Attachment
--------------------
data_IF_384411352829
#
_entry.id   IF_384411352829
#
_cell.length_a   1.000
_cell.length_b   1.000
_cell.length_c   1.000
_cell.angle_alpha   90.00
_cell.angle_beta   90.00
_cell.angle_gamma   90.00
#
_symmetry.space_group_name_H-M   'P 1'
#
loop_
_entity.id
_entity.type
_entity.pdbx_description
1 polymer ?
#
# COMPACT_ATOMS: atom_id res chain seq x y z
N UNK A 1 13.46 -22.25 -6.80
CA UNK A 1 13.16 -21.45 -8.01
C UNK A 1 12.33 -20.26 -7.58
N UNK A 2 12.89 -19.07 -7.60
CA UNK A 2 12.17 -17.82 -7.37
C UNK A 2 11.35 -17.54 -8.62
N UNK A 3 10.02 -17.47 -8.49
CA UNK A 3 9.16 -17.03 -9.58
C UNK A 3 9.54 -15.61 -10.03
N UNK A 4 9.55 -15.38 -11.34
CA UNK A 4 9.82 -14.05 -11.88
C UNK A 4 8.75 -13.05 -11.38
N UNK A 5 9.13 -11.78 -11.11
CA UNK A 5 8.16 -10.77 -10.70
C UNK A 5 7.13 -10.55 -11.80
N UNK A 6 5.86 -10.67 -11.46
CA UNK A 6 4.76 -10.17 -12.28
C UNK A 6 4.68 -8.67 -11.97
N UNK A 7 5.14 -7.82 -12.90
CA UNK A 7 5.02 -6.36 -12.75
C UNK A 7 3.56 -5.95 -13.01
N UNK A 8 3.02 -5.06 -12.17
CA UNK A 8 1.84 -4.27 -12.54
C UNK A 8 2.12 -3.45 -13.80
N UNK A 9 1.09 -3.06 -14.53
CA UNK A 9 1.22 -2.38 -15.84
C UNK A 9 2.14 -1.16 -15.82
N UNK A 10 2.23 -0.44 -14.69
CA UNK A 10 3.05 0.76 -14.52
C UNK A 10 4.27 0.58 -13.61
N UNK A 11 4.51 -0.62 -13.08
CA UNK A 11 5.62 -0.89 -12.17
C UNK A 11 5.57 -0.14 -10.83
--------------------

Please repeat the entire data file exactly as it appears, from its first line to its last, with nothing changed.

data_IF_384411352829
#
_entry.id   IF_384411352829
#
_cell.length_a   1.000
_cell.length_b   1.000
_cell.length_c   1.000
_cell.angle_alpha   90.00
_cell.angle_beta   90.00
_cell.angle_gamma   90.00
#
_symmetry.space_group_name_H-M   'P 1'
#
loop_
_entity.id
_entity.type
_entity.pdbx_description
1 polymer ?
#
# COMPACT_ATOMS: atom_id res chain seq x y z
N UNK A 1 13.46 -22.25 -6.80
CA UNK A 1 13.16 -21.45 -8.01
C UNK A 1 12.33 -20.26 -7.58
N UNK A 2 12.89 -19.07 -7.60
CA UNK A 2 12.17 -17.82 -7.37
C UNK A 2 11.35 -17.54 -8.62
N UNK A 3 10.02 -17.47 -8.49
CA UNK A 3 9.16 -17.03 -9.58
C UNK A 3 9.54 -15.61 -10.03
N UNK A 4 9.55 -15.38 -11.34
CA UNK A 4 9.82 -14.05 -11.88
C UNK A 4 8.75 -13.05 -11.38
N UNK A 5 9.13 -11.78 -11.11
CA UNK A 5 8.16 -10.77 -10.70
C UNK A 5 7.13 -10.55 -11.80
N UNK A 6 5.86 -10.67 -11.46
CA UNK A 6 4.76 -10.17 -12.28
C UNK A 6 4.68 -8.67 -11.97
N UNK A 7 5.14 -7.82 -12.90
CA UNK A 7 5.02 -6.36 -12.75
C UNK A 7 3.56 -5.95 -13.01
N UNK A 8 3.02 -5.06 -12.17
CA UNK A 8 1.84 -4.27 -12.54
C UNK A 8 2.12 -3.45 -13.80
N UNK A 9 1.09 -3.06 -14.53
CA UNK A 9 1.22 -2.38 -15.84
C UNK A 9 2.14 -1.16 -15.82
N UNK A 10 2.23 -0.44 -14.69
CA UNK A 10 3.05 0.76 -14.52
C UNK A 10 4.27 0.58 -13.61
N UNK A 11 4.51 -0.62 -13.08
CA UNK A 11 5.62 -0.89 -12.17
C UNK A 11 5.57 -0.14 -10.83